Identification of a strongly activating human anti-CD40 antibody that suppresses HIV type 1 infection

AIDS Res Hum Retroviruses. 2008 Mar;24(3):367-73. doi: 10.1089/aid.2007.0215.


We characterized the functional properties of a novel set of human anti-CD40 monoclonal antibodies originating from a human phage display library and identified an antibody that strongly activates cells via the CD40 receptor for potential use in HIV therapy. The anti-CD40 antibodies were converted from a single chain antibody fragment format (scFv) to an IgG format and produced in HEK293 cells, and the binding characteristics were evaluated. Next, their ability to (1) rescue a human B cell line from induced apoptosis, (2) stimulate B cell proliferation, and (3) block the CD40-CD40L interaction was determined. Finally, the most activating anti-CD40 antibody was tested for its ability to block HIV-1 infection in a monocyte-derived cell line. The different anti-CD40 antibodies, A24, B44, E30, F33, and A2-54, displayed a wide variety of binding and functional properties. In particular, B44 showed a very strong ability to activate normal human B cells and, in addition, did not block the CD40-CD40L interaction. This antibody was able to suppress HIV-1 infection in a human cell line (MonoMac 1) and may be a potential therapeutic candidate in HIV infection.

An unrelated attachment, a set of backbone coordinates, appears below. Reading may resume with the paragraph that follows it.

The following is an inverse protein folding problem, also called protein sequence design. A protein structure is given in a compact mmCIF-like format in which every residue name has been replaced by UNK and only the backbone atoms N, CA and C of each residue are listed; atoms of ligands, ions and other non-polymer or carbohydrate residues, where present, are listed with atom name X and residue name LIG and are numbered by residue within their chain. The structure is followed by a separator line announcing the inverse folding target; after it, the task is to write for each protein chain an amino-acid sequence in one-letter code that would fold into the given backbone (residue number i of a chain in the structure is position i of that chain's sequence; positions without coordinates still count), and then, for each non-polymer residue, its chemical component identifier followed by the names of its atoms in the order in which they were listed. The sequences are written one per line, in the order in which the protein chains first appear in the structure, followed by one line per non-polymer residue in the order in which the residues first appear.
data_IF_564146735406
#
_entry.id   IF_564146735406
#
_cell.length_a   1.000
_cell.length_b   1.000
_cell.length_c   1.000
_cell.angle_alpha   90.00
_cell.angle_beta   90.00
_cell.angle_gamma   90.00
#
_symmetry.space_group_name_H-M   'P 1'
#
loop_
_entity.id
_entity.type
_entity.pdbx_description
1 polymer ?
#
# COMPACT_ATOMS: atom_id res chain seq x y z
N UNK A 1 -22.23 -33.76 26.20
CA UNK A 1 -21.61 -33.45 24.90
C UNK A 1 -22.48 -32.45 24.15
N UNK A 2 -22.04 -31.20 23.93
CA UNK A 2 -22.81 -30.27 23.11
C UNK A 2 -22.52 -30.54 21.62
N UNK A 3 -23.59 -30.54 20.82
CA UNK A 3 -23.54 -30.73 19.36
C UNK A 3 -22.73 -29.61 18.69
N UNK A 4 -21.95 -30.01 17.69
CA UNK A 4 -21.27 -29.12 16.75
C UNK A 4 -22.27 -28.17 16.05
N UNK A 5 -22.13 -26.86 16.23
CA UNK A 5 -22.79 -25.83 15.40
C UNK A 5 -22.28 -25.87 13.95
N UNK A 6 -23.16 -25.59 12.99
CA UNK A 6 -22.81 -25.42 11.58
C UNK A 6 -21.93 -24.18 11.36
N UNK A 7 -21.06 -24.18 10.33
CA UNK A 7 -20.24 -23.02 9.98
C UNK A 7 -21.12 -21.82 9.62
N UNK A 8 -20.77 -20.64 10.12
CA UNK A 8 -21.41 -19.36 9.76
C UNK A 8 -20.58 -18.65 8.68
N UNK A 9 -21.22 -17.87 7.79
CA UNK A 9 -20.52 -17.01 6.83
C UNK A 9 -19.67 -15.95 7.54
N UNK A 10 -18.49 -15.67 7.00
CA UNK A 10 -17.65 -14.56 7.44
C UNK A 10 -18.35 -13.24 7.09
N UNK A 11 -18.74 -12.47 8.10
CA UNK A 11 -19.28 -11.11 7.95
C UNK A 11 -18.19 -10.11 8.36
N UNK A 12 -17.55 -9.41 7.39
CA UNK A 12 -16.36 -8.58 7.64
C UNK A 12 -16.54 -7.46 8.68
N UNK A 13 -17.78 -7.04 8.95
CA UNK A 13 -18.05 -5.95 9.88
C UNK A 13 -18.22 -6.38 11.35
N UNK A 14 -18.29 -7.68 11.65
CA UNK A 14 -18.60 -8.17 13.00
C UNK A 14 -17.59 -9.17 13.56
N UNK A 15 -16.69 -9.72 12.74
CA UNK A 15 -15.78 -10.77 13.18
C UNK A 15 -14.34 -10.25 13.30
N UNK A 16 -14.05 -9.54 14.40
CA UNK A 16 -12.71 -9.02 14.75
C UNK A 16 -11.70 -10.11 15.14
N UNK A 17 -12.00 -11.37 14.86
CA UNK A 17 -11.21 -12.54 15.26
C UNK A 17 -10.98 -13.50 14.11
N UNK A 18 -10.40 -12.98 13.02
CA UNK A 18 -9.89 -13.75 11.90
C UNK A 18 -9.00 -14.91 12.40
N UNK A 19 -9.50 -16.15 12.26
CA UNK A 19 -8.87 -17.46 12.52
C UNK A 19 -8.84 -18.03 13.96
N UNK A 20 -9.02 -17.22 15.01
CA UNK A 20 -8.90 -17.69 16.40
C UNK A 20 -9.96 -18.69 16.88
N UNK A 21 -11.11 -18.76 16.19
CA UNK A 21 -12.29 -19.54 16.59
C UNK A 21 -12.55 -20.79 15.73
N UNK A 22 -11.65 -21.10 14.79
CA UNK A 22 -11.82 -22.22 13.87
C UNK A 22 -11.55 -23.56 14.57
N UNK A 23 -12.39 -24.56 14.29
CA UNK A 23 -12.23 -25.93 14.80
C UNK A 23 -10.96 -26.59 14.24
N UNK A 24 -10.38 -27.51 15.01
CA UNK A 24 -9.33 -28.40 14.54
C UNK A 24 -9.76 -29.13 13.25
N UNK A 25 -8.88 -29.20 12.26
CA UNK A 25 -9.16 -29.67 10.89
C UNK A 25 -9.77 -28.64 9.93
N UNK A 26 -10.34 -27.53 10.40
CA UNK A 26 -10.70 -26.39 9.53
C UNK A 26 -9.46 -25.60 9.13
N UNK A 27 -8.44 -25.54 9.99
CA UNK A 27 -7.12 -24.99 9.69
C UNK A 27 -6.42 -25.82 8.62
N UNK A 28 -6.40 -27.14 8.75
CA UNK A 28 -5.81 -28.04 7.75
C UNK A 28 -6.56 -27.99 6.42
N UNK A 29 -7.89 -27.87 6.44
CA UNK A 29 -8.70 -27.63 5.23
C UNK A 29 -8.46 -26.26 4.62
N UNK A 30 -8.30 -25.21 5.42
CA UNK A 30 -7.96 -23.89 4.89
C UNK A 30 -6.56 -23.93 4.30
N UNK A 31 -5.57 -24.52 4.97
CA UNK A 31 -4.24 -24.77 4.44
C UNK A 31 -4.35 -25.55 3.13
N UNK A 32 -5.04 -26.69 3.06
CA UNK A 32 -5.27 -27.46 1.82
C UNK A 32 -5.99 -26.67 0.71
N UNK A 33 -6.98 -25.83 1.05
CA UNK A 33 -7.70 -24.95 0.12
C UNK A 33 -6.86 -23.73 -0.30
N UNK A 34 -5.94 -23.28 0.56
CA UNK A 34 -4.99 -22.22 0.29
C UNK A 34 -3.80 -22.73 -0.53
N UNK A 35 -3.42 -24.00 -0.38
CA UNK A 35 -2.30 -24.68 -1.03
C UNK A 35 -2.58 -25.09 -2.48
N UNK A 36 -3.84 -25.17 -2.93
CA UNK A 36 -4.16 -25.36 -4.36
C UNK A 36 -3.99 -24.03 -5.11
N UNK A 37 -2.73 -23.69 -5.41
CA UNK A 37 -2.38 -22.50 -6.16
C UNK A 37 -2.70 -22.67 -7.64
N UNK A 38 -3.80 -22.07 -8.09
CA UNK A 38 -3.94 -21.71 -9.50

Publication types

  • Research Support, Non-U.S. Gov't

MeSH terms

  • Animals
  • Antibodies, Monoclonal / immunology*
  • B-Lymphocytes / physiology
  • CD40 Antigens / immunology*
  • CD40 Ligand / antagonists & inhibitors
  • Cell Line
  • Cell Proliferation
  • Cells, Cultured
  • HIV Core Protein p24 / biosynthesis
  • HIV-1 / growth & development*
  • HIV-1 / immunology*
  • Humans
  • Mice


  • Antibodies, Monoclonal
  • CD40 Antigens
  • HIV Core Protein p24
  • p24 protein, Human Immunodeficiency Virus Type 1
  • CD40 Ligand